Ms Gallagher stated that ABC had consulted with "dozens" of experts on Reactive Attachment Disorder, but she named only one such person, referring to "respected research on the subject from authorities such as Psychologist Gregory Keck at the Attachment and Bonding Center... of Ohio." This is an interesting claim, as Keck (whose doctorate is in criminology) has never done any systematic empirical research on RAD-related issues nor published any such work done with colleagues. It is difficult to imagine what research might have been found and respected under these circumstances; however, it is possible that Ms. Gallagher, like many people, conflates "research" with "published statements". Certainly, Ms. Gallagher seems to have missed the important point that Keck until very recently displayed on his web site material derived from a pseudoscientific-and potentially harmful-view of adoption and emotional attachment (quotations from Keck's Internet material can be seen at childrenintherapy.org/keck.html).

According to the ABC response, the "experts concluded that it was reasonable to consider that children separated from their primary parents, put into institutions and adopted, would be at risk for developing attachment issues." Setting aside the considerable and much-discussed differences between having Reactive Attachment Disorder and "being at risk... for attachment issues", it is notable that systematic empirical research, such as that of Sir Michael Rutter, indicates that the great majority of institution-adopted children do very well developmentally. If the word "would" were replaced by "might", the ABC comment would be more in line with the statistical reality.

One final point: Ms. Gallagher commented that the director of the "Ranch for Kids", highlighted in the 20/20 program, had "agreed to evaluate the... family pro bono this past summer... we are comfortable with our ethics as nothing was hidden or misrepresented." However, the general use of the term pro bono means that the service is performed without payment in kind or otherwise to the professional; surely, no one would argue that an hour's worth of free advertising is not payment of a valuable nature.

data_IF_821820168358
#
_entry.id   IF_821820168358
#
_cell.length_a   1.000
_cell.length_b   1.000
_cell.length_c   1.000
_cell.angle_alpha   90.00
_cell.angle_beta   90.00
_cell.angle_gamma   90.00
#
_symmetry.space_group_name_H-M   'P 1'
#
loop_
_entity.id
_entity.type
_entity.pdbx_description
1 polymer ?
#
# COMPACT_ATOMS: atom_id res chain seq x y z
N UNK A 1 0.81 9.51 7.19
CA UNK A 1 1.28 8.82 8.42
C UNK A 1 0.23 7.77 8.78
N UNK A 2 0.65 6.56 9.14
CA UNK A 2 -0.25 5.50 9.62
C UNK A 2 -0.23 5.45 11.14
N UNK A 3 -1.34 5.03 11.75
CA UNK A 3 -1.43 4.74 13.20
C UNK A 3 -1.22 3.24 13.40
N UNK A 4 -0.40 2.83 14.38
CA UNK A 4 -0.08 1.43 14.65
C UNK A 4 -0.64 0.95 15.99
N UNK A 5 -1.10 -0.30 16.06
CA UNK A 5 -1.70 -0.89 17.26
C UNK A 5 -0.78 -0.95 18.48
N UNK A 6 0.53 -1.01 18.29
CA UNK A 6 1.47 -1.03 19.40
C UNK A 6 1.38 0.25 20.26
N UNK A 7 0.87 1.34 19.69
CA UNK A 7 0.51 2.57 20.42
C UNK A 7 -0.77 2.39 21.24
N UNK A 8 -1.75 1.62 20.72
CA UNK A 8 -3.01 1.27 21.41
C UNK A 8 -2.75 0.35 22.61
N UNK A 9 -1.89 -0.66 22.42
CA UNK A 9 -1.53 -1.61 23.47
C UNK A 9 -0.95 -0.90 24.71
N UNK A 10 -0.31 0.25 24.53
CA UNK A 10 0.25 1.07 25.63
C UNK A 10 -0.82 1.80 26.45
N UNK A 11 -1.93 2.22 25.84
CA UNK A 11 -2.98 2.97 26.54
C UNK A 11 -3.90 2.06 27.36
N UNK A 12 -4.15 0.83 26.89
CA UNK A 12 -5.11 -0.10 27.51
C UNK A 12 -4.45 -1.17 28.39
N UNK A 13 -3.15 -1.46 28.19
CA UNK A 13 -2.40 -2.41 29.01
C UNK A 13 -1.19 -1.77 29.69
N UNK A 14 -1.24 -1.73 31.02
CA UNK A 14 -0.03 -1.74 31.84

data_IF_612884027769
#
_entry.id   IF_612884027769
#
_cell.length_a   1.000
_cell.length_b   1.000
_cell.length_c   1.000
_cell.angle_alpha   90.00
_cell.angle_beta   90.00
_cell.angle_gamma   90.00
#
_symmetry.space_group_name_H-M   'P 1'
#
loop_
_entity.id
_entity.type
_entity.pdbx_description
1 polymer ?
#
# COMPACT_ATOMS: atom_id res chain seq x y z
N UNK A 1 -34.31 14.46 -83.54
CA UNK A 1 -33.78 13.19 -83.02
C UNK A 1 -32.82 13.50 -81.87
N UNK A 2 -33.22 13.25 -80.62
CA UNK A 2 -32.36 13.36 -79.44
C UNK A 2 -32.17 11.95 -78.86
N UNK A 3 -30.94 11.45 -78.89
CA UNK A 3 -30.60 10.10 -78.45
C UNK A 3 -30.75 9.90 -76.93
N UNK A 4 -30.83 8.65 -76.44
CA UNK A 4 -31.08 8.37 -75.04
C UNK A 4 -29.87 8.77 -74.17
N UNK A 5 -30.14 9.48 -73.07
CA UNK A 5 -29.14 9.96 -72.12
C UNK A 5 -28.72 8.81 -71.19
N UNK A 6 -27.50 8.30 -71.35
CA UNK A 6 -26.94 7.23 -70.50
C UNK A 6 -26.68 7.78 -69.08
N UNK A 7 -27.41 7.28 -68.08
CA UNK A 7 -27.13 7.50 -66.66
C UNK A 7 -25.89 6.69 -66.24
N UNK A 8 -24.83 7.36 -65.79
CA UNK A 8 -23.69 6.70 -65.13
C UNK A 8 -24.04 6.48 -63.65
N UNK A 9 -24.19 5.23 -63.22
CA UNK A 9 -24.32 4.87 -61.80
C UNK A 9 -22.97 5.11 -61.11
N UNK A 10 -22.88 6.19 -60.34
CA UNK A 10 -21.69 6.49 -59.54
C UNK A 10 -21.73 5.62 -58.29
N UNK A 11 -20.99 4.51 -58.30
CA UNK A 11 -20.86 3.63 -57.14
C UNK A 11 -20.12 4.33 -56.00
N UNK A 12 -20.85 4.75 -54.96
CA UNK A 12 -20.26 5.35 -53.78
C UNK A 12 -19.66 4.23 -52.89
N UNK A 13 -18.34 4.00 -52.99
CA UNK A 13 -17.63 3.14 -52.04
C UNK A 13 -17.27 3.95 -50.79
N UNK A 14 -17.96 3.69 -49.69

The necessary conclusion seems to be that ABC prepared "The Toughest Call" either carelessly or with deliberate bias. When attention was called to the program's problems, rather than attempting to correct the misinformation they had provided to the public, ABC staff circled the wagons and prepared a response that employed propagandistic arguments. It is regrettably that the 20/20 program, so highly esteemed among skeptics for the work of reporter John Stossel, was used by other staff to support unsubstantiated mental health approaches, especially those involving a potential for harm to a highly vulnerable child and adolescent population.

By Jean Mercer, Ph.D., author of "Understanding Attachment" and the soon-to-be-released book "Child Development:  Myths and Misunderstandings."